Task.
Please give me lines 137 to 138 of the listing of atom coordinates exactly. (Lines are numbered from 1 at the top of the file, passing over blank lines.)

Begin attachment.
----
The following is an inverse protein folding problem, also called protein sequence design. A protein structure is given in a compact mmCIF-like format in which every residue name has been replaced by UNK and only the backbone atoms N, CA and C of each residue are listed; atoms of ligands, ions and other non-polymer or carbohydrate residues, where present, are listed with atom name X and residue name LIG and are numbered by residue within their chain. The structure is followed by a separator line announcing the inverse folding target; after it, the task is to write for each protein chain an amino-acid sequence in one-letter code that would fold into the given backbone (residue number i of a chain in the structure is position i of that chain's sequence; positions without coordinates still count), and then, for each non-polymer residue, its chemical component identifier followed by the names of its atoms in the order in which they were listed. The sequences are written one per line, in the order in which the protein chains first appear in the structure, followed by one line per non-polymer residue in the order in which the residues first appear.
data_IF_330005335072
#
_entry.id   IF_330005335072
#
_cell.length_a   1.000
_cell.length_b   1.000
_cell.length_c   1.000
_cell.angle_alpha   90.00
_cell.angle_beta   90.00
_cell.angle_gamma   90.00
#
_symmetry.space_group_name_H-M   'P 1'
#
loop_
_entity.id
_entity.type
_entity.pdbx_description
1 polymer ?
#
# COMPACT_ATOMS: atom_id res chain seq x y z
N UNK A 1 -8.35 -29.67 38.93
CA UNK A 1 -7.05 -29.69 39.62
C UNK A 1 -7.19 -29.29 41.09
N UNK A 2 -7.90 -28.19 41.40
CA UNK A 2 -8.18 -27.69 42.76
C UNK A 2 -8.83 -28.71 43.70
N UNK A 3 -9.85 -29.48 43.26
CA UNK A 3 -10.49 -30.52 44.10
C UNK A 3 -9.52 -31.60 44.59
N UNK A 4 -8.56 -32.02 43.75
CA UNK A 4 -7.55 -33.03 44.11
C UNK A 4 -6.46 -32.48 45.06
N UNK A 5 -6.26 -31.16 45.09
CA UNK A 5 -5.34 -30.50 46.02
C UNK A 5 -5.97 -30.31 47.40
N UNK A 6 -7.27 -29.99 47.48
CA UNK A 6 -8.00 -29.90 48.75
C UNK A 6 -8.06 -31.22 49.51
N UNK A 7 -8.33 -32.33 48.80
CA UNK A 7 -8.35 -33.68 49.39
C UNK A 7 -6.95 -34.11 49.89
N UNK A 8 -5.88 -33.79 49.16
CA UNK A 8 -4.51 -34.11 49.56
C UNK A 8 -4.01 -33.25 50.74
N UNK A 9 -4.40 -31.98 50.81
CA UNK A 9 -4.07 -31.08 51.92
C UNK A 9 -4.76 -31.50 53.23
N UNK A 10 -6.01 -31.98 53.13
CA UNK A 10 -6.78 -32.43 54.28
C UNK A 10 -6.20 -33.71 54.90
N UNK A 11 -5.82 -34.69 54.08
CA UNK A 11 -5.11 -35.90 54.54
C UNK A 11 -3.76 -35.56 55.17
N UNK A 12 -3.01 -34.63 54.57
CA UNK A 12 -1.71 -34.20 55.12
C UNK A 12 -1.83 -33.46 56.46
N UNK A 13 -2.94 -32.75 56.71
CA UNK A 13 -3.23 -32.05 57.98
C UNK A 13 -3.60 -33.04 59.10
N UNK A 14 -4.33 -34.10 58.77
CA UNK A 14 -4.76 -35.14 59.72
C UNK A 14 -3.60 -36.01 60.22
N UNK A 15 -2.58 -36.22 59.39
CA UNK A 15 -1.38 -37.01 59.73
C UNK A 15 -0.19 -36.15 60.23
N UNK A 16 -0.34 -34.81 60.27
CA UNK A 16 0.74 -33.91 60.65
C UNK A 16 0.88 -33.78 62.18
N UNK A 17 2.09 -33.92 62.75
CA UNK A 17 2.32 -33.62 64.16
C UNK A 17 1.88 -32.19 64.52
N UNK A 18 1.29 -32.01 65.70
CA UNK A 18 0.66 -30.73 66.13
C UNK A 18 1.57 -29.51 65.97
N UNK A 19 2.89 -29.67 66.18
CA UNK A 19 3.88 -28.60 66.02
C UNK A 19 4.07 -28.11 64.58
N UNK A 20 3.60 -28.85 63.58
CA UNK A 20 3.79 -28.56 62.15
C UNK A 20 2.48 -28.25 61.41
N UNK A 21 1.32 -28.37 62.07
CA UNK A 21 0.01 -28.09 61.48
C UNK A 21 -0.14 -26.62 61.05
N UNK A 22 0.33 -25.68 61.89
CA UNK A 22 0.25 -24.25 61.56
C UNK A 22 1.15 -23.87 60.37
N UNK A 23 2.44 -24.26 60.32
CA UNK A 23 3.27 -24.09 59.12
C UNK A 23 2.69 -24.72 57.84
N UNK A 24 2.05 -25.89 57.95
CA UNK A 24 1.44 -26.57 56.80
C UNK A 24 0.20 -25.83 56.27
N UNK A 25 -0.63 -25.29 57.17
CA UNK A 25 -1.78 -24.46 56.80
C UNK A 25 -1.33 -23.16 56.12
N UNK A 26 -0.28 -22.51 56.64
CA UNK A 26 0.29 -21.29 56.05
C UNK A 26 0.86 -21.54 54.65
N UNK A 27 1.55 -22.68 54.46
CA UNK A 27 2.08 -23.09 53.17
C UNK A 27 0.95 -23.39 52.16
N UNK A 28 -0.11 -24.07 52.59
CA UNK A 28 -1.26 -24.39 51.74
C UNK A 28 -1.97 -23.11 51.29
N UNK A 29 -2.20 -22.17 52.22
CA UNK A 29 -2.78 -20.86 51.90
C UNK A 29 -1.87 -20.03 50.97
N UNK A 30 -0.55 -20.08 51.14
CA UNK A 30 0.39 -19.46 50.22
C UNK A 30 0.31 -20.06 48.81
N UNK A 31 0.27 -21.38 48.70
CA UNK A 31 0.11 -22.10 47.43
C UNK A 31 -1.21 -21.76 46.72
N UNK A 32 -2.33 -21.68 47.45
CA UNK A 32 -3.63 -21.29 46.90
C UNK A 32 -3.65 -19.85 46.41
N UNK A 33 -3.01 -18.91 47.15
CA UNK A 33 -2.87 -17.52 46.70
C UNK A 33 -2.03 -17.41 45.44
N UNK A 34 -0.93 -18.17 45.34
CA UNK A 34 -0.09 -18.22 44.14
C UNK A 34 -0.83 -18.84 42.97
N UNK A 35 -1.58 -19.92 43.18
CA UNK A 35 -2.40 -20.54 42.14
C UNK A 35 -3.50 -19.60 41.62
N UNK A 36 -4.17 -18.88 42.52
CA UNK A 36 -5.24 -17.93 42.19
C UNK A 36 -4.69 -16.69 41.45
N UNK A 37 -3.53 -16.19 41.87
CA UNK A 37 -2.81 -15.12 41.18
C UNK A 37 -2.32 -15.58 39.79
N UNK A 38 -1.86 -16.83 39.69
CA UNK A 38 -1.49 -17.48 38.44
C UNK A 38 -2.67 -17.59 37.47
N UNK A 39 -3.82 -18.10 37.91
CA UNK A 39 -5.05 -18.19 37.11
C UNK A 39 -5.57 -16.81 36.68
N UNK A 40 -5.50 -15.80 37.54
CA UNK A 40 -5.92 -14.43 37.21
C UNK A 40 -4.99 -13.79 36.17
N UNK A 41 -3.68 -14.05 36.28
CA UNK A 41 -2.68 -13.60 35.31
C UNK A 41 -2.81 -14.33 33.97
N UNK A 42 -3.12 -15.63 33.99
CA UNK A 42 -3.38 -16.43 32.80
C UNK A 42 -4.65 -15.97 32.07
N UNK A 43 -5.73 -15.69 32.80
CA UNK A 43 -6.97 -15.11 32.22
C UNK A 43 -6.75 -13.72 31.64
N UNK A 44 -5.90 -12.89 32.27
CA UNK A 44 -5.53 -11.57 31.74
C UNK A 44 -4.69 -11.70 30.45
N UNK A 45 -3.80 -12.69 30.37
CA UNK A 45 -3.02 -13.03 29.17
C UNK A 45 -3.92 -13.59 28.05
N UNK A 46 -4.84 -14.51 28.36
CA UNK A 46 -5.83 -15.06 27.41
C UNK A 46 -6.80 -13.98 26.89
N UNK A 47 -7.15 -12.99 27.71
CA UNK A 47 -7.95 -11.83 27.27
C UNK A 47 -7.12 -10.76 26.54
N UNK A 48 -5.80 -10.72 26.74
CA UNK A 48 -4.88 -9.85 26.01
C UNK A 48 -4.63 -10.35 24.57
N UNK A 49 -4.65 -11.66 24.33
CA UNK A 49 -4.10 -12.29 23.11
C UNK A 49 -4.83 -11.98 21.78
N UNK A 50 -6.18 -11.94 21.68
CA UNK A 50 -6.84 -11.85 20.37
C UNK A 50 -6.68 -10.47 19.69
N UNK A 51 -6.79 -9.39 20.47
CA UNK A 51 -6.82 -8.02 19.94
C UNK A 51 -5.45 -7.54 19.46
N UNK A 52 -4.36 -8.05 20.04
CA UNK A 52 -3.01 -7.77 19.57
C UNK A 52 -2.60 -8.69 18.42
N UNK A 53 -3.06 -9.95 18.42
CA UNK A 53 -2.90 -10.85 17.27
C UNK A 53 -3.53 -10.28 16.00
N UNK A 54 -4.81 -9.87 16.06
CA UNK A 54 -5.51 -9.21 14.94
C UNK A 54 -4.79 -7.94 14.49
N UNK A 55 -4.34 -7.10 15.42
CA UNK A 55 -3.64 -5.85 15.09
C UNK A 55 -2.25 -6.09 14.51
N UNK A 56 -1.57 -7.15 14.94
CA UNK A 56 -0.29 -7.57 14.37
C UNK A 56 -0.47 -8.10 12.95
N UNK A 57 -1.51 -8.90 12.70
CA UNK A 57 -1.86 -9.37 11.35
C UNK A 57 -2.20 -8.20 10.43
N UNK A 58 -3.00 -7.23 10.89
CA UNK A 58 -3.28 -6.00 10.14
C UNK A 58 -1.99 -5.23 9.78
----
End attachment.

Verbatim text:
CA UNK A 39 -5.05 -18.19 37.11
C UNK A 39 -5.57 -16.81 36.68